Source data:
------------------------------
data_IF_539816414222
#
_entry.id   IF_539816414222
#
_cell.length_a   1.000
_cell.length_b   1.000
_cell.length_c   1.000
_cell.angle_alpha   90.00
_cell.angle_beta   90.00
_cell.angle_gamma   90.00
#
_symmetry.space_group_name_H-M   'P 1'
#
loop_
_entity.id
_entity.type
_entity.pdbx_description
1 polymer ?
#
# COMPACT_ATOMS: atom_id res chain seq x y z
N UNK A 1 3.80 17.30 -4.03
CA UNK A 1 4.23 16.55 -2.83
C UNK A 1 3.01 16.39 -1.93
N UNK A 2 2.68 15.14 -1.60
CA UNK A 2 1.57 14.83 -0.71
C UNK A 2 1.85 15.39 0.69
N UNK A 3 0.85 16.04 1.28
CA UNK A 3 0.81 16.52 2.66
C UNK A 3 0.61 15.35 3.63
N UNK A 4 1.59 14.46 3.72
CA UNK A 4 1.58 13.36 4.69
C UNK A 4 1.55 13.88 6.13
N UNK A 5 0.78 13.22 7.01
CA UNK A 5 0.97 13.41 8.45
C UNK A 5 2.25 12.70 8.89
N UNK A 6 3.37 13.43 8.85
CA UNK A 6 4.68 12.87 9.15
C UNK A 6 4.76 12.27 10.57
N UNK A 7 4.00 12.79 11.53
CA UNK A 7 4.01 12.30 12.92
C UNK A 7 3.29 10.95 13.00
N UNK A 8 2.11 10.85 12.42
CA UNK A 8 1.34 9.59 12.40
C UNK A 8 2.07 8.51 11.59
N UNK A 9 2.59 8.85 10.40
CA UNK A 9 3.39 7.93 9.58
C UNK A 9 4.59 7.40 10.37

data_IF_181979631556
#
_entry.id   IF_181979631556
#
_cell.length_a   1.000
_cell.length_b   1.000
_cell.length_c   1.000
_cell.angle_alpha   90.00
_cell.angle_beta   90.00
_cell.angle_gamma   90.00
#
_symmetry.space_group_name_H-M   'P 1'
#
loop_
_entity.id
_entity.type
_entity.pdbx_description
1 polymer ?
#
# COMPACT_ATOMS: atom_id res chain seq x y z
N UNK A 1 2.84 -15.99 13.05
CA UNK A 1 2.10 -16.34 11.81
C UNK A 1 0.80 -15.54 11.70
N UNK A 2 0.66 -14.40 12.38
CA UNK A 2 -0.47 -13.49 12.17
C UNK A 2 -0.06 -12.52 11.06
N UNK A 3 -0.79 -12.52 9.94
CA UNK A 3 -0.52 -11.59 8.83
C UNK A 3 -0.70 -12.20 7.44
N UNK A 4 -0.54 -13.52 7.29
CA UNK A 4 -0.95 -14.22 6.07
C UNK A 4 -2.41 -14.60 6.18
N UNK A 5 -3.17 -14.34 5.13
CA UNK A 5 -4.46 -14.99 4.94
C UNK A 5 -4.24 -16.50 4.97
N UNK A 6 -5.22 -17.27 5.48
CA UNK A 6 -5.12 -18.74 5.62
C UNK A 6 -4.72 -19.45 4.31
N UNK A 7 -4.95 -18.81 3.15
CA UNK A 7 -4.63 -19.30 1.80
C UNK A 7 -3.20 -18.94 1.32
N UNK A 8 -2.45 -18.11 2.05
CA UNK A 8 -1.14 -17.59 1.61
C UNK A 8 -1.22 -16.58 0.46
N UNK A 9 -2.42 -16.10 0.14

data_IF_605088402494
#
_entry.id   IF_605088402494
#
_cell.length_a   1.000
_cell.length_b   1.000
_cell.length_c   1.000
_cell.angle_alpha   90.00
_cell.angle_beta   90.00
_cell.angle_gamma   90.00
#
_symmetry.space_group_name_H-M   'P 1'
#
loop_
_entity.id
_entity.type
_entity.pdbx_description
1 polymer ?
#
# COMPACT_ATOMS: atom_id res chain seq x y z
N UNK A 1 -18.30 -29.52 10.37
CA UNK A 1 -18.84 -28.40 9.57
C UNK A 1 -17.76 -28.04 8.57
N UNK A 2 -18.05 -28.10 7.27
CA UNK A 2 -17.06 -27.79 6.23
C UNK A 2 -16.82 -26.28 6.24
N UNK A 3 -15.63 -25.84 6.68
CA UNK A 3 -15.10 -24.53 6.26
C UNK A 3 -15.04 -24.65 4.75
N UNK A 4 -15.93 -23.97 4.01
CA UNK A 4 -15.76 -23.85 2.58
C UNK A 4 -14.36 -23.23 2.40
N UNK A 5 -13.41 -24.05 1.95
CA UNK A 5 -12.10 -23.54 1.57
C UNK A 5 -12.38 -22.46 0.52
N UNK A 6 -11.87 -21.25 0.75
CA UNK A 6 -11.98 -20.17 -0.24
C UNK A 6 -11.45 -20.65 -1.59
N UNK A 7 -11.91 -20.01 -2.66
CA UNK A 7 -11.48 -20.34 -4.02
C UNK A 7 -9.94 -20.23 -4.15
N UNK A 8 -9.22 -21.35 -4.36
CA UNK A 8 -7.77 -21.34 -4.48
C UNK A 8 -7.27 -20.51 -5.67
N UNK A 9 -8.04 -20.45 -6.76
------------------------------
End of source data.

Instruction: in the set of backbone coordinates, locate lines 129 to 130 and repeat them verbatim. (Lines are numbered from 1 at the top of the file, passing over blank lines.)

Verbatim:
CA UNK A 6 -11.98 -20.17 -0.24
C UNK A 6 -11.45 -20.65 -1.59